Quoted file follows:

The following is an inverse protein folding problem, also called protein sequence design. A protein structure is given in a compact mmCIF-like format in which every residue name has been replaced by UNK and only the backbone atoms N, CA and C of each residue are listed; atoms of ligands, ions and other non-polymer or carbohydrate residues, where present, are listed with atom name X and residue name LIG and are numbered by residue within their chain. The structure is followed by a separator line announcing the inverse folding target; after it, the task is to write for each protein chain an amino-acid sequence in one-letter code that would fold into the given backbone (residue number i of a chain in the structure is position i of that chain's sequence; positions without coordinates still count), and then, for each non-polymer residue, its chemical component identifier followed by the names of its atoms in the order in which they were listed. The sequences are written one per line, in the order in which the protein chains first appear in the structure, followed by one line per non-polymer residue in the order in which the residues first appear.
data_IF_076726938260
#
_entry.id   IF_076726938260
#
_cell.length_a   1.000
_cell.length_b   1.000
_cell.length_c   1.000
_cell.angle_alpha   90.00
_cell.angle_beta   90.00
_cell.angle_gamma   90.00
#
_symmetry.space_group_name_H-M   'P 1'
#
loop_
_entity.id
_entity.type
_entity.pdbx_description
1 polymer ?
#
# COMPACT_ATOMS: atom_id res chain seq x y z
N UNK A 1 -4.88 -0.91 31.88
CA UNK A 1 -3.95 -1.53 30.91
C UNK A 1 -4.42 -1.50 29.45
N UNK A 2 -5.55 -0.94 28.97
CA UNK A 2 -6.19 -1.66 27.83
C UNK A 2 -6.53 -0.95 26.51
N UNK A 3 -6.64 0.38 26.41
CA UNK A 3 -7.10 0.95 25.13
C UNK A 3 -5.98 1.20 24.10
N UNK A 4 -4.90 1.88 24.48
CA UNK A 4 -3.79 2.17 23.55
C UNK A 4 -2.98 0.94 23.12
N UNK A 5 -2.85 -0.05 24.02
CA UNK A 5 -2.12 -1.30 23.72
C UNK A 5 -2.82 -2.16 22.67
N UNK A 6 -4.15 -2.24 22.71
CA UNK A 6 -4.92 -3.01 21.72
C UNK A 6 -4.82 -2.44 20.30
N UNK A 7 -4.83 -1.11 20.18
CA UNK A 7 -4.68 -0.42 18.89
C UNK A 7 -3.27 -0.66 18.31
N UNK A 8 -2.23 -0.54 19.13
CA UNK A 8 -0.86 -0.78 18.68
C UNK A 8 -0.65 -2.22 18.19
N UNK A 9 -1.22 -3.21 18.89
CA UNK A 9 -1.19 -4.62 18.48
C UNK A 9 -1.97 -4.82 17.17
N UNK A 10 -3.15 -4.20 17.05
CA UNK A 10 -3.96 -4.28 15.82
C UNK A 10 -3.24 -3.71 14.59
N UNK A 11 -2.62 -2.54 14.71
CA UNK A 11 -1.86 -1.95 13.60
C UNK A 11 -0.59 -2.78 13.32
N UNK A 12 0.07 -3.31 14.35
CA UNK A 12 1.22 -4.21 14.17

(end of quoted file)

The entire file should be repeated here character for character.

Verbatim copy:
The following is an inverse protein folding problem, also called protein sequence design. A protein structure is given in a compact mmCIF-like format in which every residue name has been replaced by UNK and only the backbone atoms N, CA and C of each residue are listed; atoms of ligands, ions and other non-polymer or carbohydrate residues, where present, are listed with atom name X and residue name LIG and are numbered by residue within their chain. The structure is followed by a separator line announcing the inverse folding target; after it, the task is to write for each protein chain an amino-acid sequence in one-letter code that would fold into the given backbone (residue number i of a chain in the structure is position i of that chain's sequence; positions without coordinates still count), and then, for each non-polymer residue, its chemical component identifier followed by the names of its atoms in the order in which they were listed. The sequences are written one per line, in the order in which the protein chains first appear in the structure, followed by one line per non-polymer residue in the order in which the residues first appear.
data_IF_076726938260
#
_entry.id   IF_076726938260
#
_cell.length_a   1.000
_cell.length_b   1.000
_cell.length_c   1.000
_cell.angle_alpha   90.00
_cell.angle_beta   90.00
_cell.angle_gamma   90.00
#
_symmetry.space_group_name_H-M   'P 1'
#
loop_
_entity.id
_entity.type
_entity.pdbx_description
1 polymer ?
#
# COMPACT_ATOMS: atom_id res chain seq x y z
N UNK A 1 -4.88 -0.91 31.88
CA UNK A 1 -3.95 -1.53 30.91
C UNK A 1 -4.42 -1.50 29.45
N UNK A 2 -5.55 -0.94 28.97
CA UNK A 2 -6.19 -1.66 27.83
C UNK A 2 -6.53 -0.95 26.51
N UNK A 3 -6.64 0.38 26.41
CA UNK A 3 -7.10 0.95 25.13
C UNK A 3 -5.98 1.20 24.10
N UNK A 4 -4.90 1.88 24.48
CA UNK A 4 -3.79 2.17 23.55
C UNK A 4 -2.98 0.94 23.12
N UNK A 5 -2.85 -0.05 24.02
CA UNK A 5 -2.12 -1.30 23.72
C UNK A 5 -2.82 -2.16 22.67
N UNK A 6 -4.15 -2.24 22.71
CA UNK A 6 -4.92 -3.01 21.72
C UNK A 6 -4.82 -2.44 20.30
N UNK A 7 -4.83 -1.11 20.18
CA UNK A 7 -4.68 -0.42 18.89
C UNK A 7 -3.27 -0.66 18.31
N UNK A 8 -2.23 -0.54 19.13
CA UNK A 8 -0.86 -0.78 18.68
C UNK A 8 -0.65 -2.22 18.19
N UNK A 9 -1.22 -3.21 18.89
CA UNK A 9 -1.19 -4.62 18.48
C UNK A 9 -1.97 -4.82 17.17
N UNK A 10 -3.15 -4.20 17.05
CA UNK A 10 -3.96 -4.28 15.82
C UNK A 10 -3.24 -3.71 14.59
N UNK A 11 -2.62 -2.54 14.71
CA UNK A 11 -1.86 -1.95 13.60
C UNK A 11 -0.59 -2.78 13.32
N UNK A 12 0.07 -3.31 14.35
CA UNK A 12 1.22 -4.21 14.17